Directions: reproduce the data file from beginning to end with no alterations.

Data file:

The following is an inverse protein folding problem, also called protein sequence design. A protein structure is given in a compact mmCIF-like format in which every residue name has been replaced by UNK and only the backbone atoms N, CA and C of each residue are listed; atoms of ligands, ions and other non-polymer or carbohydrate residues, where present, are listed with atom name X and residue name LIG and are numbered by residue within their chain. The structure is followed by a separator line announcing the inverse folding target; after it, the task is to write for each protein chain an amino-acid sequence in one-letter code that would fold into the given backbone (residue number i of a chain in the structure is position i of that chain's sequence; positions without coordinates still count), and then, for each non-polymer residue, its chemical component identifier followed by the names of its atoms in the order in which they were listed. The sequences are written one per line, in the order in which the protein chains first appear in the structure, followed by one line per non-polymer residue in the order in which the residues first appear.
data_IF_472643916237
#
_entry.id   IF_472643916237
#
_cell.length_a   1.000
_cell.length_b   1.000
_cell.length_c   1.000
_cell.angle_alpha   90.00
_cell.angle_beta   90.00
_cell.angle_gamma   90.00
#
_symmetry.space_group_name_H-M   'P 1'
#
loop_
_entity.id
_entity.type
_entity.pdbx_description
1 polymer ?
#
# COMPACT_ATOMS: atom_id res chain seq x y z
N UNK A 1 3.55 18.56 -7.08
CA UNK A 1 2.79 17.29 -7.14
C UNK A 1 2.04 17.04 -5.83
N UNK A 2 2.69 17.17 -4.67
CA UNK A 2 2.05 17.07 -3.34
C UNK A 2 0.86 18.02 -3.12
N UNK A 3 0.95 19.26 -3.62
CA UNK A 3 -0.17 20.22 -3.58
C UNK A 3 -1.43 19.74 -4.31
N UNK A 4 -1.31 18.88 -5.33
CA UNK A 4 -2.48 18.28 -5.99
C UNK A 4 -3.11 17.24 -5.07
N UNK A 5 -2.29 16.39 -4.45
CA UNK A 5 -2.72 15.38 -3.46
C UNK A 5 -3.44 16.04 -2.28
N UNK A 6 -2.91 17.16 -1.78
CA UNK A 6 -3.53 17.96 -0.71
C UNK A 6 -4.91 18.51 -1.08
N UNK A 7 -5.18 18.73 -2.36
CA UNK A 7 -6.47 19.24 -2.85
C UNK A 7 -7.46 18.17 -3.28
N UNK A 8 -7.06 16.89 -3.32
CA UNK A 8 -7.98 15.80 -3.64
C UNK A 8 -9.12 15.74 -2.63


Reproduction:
The following is an inverse protein folding problem, also called protein sequence design. A protein structure is given in a compact mmCIF-like format in which every residue name has been replaced by UNK and only the backbone atoms N, CA and C of each residue are listed; atoms of ligands, ions and other non-polymer or carbohydrate residues, where present, are listed with atom name X and residue name LIG and are numbered by residue within their chain. The structure is followed by a separator line announcing the inverse folding target; after it, the task is to write for each protein chain an amino-acid sequence in one-letter code that would fold into the given backbone (residue number i of a chain in the structure is position i of that chain's sequence; positions without coordinates still count), and then, for each non-polymer residue, its chemical component identifier followed by the names of its atoms in the order in which they were listed. The sequences are written one per line, in the order in which the protein chains first appear in the structure, followed by one line per non-polymer residue in the order in which the residues first appear.
data_IF_472643916237
#
_entry.id   IF_472643916237
#
_cell.length_a   1.000
_cell.length_b   1.000
_cell.length_c   1.000
_cell.angle_alpha   90.00
_cell.angle_beta   90.00
_cell.angle_gamma   90.00
#
_symmetry.space_group_name_H-M   'P 1'
#
loop_
_entity.id
_entity.type
_entity.pdbx_description
1 polymer ?
#
# COMPACT_ATOMS: atom_id res chain seq x y z
N UNK A 1 3.55 18.56 -7.08
CA UNK A 1 2.79 17.29 -7.14
C UNK A 1 2.04 17.04 -5.83
N UNK A 2 2.69 17.17 -4.67
CA UNK A 2 2.05 17.07 -3.34
C UNK A 2 0.86 18.02 -3.12
N UNK A 3 0.95 19.26 -3.62
CA UNK A 3 -0.17 20.22 -3.58
C UNK A 3 -1.43 19.74 -4.31
N UNK A 4 -1.31 18.88 -5.33
CA UNK A 4 -2.48 18.28 -5.99
C UNK A 4 -3.11 17.24 -5.07
N UNK A 5 -2.29 16.39 -4.45
CA UNK A 5 -2.72 15.38 -3.46
C UNK A 5 -3.44 16.04 -2.28
N UNK A 6 -2.91 17.16 -1.78
CA UNK A 6 -3.53 17.96 -0.71
C UNK A 6 -4.91 18.51 -1.08
N UNK A 7 -5.18 18.73 -2.36
CA UNK A 7 -6.47 19.24 -2.85
C UNK A 7 -7.46 18.17 -3.28
N UNK A 8 -7.06 16.89 -3.32
CA UNK A 8 -7.98 15.80 -3.64
C UNK A 8 -9.12 15.74 -2.63